Ct value curves over time since each participant first tested positive against each target, within age groups. Dots represent mean observed values within age groups, and vertical bars show bootstrapped 95% confidence intervals. Smooth lines represent predicted values from the Generalized Additive Model of Ct values over time, accounting for age and repeated measurements. Panel A shows results from participants age 0-11 (triangle) compared to the reference group, age 18-49 (circle); Panels B and C repeat this comparison with age 12-17 or 50+. Each plot from left to right represents a SARS-CoV-2 target from one of the two included testing platforms (CDC 2019-Novel Coronavirus Real-Time RT-PCR Diagnostic Panel or the ThermoFisher TaqPathTM COVID-19 ComboKit).
The study findings confirm that children and adolescents have a lower viral load than adults, while older adults have higher median Ct values. The findings apply mostly to the variants circulating before the Alpha variant emerged but corroborate earlier studies showing that PCR values shift with the type of assay and timepoint during infection. Some earlier studies have also shown that Ct values are lower in children under 5 as compared to older children; however, this difference requires further research.
Possible explanations for the study findings include variation in the time of collection with respect to the course of the infection, the variants in circulation at the time, the severity of illness, or the prospective design of the study.
The current study also shows that the days on which symptoms occur have lower Ct values, while the lowest values occur a median of four days after symptom onset. This indicates that viral RNA rises for longer than expected after symptoms occur.
Further studies will be required to show that incident cases did not account for a higher proportion of cases with delayed replication. Though Ct values do not directly correlate with viral loads and, therefore, the infectiousness of the patient, their directionality may indicate such a trend where these findings become more important in showing when patients are most infectious.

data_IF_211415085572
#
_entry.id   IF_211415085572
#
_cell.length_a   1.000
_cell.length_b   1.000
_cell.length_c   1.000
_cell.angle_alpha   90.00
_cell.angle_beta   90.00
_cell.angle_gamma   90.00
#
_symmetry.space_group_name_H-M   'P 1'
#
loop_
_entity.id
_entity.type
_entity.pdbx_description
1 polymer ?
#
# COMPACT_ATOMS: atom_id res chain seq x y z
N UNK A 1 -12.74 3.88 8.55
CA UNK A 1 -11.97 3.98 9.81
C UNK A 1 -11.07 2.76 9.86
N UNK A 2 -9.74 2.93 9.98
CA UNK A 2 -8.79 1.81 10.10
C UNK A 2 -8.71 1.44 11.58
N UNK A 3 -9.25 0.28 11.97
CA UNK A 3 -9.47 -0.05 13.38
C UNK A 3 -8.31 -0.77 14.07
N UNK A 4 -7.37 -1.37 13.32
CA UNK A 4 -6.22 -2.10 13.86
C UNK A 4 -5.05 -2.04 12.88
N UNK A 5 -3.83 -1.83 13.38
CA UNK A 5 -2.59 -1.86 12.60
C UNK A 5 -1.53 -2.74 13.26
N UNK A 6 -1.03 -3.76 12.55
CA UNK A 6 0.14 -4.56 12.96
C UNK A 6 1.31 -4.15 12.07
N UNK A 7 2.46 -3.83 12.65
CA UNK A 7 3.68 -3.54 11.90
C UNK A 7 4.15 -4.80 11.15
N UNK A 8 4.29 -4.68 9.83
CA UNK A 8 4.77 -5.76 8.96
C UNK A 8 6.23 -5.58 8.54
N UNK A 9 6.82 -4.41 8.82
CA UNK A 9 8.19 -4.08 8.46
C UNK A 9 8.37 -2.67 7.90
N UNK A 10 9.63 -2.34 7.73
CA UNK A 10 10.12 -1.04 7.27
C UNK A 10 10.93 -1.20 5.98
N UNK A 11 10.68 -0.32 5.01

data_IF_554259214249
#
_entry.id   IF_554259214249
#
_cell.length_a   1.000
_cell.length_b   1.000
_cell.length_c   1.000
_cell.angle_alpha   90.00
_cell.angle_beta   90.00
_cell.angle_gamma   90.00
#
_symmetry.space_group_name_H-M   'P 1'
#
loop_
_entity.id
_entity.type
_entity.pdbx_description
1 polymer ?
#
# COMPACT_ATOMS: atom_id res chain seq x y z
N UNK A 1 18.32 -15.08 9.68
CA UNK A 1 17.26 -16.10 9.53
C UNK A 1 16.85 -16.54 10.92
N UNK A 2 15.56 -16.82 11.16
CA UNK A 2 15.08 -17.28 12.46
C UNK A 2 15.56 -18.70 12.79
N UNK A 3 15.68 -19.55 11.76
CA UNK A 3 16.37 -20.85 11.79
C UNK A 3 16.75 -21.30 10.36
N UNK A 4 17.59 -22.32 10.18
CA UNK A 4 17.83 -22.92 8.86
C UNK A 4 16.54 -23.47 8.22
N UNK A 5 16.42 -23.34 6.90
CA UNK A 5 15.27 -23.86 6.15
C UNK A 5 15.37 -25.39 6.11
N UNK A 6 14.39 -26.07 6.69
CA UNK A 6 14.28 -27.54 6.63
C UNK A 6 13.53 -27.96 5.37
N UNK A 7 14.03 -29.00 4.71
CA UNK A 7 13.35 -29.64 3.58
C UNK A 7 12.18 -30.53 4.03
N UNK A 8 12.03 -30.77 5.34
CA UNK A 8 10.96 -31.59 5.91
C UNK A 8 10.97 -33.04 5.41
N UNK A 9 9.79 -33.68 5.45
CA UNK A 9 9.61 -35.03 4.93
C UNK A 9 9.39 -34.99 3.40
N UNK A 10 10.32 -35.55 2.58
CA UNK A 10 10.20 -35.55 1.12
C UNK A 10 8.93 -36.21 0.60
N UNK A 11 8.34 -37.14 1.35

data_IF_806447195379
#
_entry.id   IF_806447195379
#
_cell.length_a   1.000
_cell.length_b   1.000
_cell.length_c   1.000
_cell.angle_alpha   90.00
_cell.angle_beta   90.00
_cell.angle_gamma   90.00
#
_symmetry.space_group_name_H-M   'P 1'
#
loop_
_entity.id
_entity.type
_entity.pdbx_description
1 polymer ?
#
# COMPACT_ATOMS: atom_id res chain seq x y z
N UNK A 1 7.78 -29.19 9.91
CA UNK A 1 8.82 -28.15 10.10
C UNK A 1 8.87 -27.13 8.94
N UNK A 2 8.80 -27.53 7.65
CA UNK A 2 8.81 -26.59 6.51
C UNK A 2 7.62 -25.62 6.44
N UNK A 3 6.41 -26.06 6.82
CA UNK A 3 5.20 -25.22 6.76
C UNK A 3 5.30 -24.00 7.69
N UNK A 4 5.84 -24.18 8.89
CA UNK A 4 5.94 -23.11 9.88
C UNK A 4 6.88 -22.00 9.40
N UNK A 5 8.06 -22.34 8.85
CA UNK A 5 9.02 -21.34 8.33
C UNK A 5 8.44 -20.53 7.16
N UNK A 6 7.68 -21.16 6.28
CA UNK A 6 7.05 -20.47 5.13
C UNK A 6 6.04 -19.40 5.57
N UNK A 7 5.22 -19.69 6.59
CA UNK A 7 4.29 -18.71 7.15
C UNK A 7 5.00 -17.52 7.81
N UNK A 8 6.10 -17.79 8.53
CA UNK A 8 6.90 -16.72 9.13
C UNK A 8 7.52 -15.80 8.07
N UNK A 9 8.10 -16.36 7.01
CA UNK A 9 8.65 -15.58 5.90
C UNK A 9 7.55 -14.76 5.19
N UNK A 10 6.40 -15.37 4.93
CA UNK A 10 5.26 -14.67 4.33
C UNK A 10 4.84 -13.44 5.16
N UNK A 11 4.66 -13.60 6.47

In the current study, specimens collected within four days of symptom onset may be more likely to come from a time point when Ct values are declining.
These findings contribute to our understanding of RT-PCR Ct values during SARS-CoV-9 2 infections. They may provide context for interpreting trajectories in Ct values in similar populations during later SARS-CoV-2 outbreaks.”
medRxiv publishes preliminary scientific reports that are not peer-reviewed and, therefore, should not be regarded as conclusive, guide clinical practice/health-related behavior, or treated as established information
- Mellis, A. M., Meece, J. K., Halasa, N. B., et al. (2022). SARS-CoV-2 Virus Dynamics in Recently Infected People – Data from A Household Transmission Study. medRxiv. doi:10.1101/2022.03.17.22272516. https://www.medrxiv.org/content/10.1101/2022.03.17.22272516v1.
Posted in: Medical Research News | Disease/Infection News
Tags: Abdominal Pain, Adolescents, Assay, Children, Coronavirus, Coronavirus Disease COVID-19, covid-19, Diagnostic, Gene, Healthcare, Pain, Polymerase, Polymerase Chain Reaction, Quantitative Polymerase Chain Reaction (RT-qPCR), Research, Respiratory, Reverse Transcription Polymerase Chain Reaction (RT-PCR), Ribonucleic Acid, RNA, SARS, SARS-CoV-2, Severe Acute Respiratory, Severe Acute Respiratory Syndrome, Syndrome, Transcription, Virus, Vomiting
Dr. Liji Thomas
Dr. Liji Thomas is an OB-GYN, who graduated from the Government Medical College, University of Calicut, Kerala, in 2001. Liji practiced as a full-time consultant in obstetrics/gynecology in a private hospital for a few years following her graduation. She has counseled hundreds of patients facing issues from pregnancy-related problems and infertility, and has been in charge of over 2,000 deliveries, striving always to achieve a normal delivery rather than operative.